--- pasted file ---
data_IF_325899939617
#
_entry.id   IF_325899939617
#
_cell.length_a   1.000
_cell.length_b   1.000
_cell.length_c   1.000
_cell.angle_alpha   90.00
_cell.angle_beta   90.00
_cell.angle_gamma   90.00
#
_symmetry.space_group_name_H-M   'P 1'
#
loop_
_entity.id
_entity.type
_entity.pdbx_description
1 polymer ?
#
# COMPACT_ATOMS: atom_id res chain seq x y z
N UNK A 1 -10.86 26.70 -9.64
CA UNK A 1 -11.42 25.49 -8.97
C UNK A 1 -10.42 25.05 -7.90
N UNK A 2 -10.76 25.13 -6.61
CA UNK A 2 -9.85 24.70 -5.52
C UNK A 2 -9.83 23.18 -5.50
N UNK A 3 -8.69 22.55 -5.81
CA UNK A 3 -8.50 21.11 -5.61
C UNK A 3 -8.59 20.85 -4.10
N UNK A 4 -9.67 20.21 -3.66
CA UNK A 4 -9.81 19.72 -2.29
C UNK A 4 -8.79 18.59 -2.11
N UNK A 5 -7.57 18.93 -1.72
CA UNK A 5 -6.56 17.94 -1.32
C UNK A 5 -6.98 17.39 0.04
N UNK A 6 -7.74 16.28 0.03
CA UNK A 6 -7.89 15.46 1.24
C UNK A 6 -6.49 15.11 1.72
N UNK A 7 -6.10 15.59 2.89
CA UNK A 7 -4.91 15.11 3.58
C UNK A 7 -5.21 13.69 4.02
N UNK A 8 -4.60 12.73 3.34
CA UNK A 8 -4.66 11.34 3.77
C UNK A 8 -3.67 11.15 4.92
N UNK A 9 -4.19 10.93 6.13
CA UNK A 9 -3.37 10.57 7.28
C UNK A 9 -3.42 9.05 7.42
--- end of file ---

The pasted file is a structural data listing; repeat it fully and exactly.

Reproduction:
data_IF_325899939617
#
_entry.id   IF_325899939617
#
_cell.length_a   1.000
_cell.length_b   1.000
_cell.length_c   1.000
_cell.angle_alpha   90.00
_cell.angle_beta   90.00
_cell.angle_gamma   90.00
#
_symmetry.space_group_name_H-M   'P 1'
#
loop_
_entity.id
_entity.type
_entity.pdbx_description
1 polymer ?
#
# COMPACT_ATOMS: atom_id res chain seq x y z
N UNK A 1 -10.86 26.70 -9.64
CA UNK A 1 -11.42 25.49 -8.97
C UNK A 1 -10.42 25.05 -7.90
N UNK A 2 -10.76 25.13 -6.61
CA UNK A 2 -9.85 24.70 -5.52
C UNK A 2 -9.83 23.18 -5.50
N UNK A 3 -8.69 22.55 -5.81
CA UNK A 3 -8.50 21.11 -5.61
C UNK A 3 -8.59 20.85 -4.10
N UNK A 4 -9.67 20.21 -3.66
CA UNK A 4 -9.81 19.72 -2.29
C UNK A 4 -8.79 18.59 -2.11
N UNK A 5 -7.57 18.93 -1.72
CA UNK A 5 -6.56 17.94 -1.32
C UNK A 5 -6.98 17.39 0.04
N UNK A 6 -7.74 16.28 0.03
CA UNK A 6 -7.89 15.46 1.24
C UNK A 6 -6.49 15.11 1.72
N UNK A 7 -6.10 15.59 2.89
CA UNK A 7 -4.91 15.11 3.58
C UNK A 7 -5.21 13.69 4.02
N UNK A 8 -4.60 12.73 3.34
CA UNK A 8 -4.66 11.34 3.77
C UNK A 8 -3.67 11.15 4.92
N UNK A 9 -4.19 10.93 6.13
CA UNK A 9 -3.37 10.57 7.28
C UNK A 9 -3.42 9.05 7.42